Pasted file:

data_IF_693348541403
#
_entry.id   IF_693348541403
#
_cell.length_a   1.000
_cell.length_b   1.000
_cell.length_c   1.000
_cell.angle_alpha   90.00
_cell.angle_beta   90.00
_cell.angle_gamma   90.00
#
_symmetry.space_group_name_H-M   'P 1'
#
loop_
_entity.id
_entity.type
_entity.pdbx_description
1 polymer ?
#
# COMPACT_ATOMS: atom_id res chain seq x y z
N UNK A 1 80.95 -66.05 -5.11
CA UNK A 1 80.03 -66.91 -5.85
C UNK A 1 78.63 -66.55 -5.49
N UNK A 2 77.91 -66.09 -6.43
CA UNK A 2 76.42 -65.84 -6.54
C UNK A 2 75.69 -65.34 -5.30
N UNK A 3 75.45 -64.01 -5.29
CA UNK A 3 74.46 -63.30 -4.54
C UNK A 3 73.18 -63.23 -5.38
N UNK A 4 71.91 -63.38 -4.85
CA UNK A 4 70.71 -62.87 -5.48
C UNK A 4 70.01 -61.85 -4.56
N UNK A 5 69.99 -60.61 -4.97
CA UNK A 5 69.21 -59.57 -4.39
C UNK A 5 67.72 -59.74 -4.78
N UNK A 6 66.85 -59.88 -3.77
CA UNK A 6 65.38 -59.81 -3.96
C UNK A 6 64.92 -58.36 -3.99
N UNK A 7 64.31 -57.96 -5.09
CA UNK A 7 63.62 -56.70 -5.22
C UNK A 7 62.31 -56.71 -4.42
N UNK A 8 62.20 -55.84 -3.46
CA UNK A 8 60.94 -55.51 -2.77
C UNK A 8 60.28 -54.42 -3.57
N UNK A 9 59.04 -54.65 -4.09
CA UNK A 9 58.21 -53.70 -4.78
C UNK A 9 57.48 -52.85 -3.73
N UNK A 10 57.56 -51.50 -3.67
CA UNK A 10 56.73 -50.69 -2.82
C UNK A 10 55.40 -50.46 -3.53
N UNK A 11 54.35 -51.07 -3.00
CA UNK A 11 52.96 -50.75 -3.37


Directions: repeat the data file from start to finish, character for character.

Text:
data_IF_693348541403
#
_entry.id   IF_693348541403
#
_cell.length_a   1.000
_cell.length_b   1.000
_cell.length_c   1.000
_cell.angle_alpha   90.00
_cell.angle_beta   90.00
_cell.angle_gamma   90.00
#
_symmetry.space_group_name_H-M   'P 1'
#
loop_
_entity.id
_entity.type
_entity.pdbx_description
1 polymer ?
#
# COMPACT_ATOMS: atom_id res chain seq x y z
N UNK A 1 80.95 -66.05 -5.11
CA UNK A 1 80.03 -66.91 -5.85
C UNK A 1 78.63 -66.55 -5.49
N UNK A 2 77.91 -66.09 -6.43
CA UNK A 2 76.42 -65.84 -6.54
C UNK A 2 75.69 -65.34 -5.30
N UNK A 3 75.45 -64.01 -5.29
CA UNK A 3 74.46 -63.30 -4.54
C UNK A 3 73.18 -63.23 -5.38
N UNK A 4 71.91 -63.38 -4.85
CA UNK A 4 70.71 -62.87 -5.48
C UNK A 4 70.01 -61.85 -4.56
N UNK A 5 69.99 -60.61 -4.97
CA UNK A 5 69.21 -59.57 -4.39
C UNK A 5 67.72 -59.74 -4.78
N UNK A 6 66.85 -59.88 -3.77
CA UNK A 6 65.38 -59.81 -3.96
C UNK A 6 64.92 -58.36 -3.99
N UNK A 7 64.31 -57.96 -5.09
CA UNK A 7 63.62 -56.70 -5.22
C UNK A 7 62.31 -56.71 -4.42
N UNK A 8 62.20 -55.84 -3.46
CA UNK A 8 60.94 -55.51 -2.77
C UNK A 8 60.28 -54.42 -3.57
N UNK A 9 59.04 -54.65 -4.09
CA UNK A 9 58.21 -53.70 -4.78
C UNK A 9 57.48 -52.85 -3.73
N UNK A 10 57.56 -51.50 -3.67
CA UNK A 10 56.73 -50.69 -2.82
C UNK A 10 55.40 -50.46 -3.53
N UNK A 11 54.35 -51.07 -3.00
CA UNK A 11 52.96 -50.75 -3.37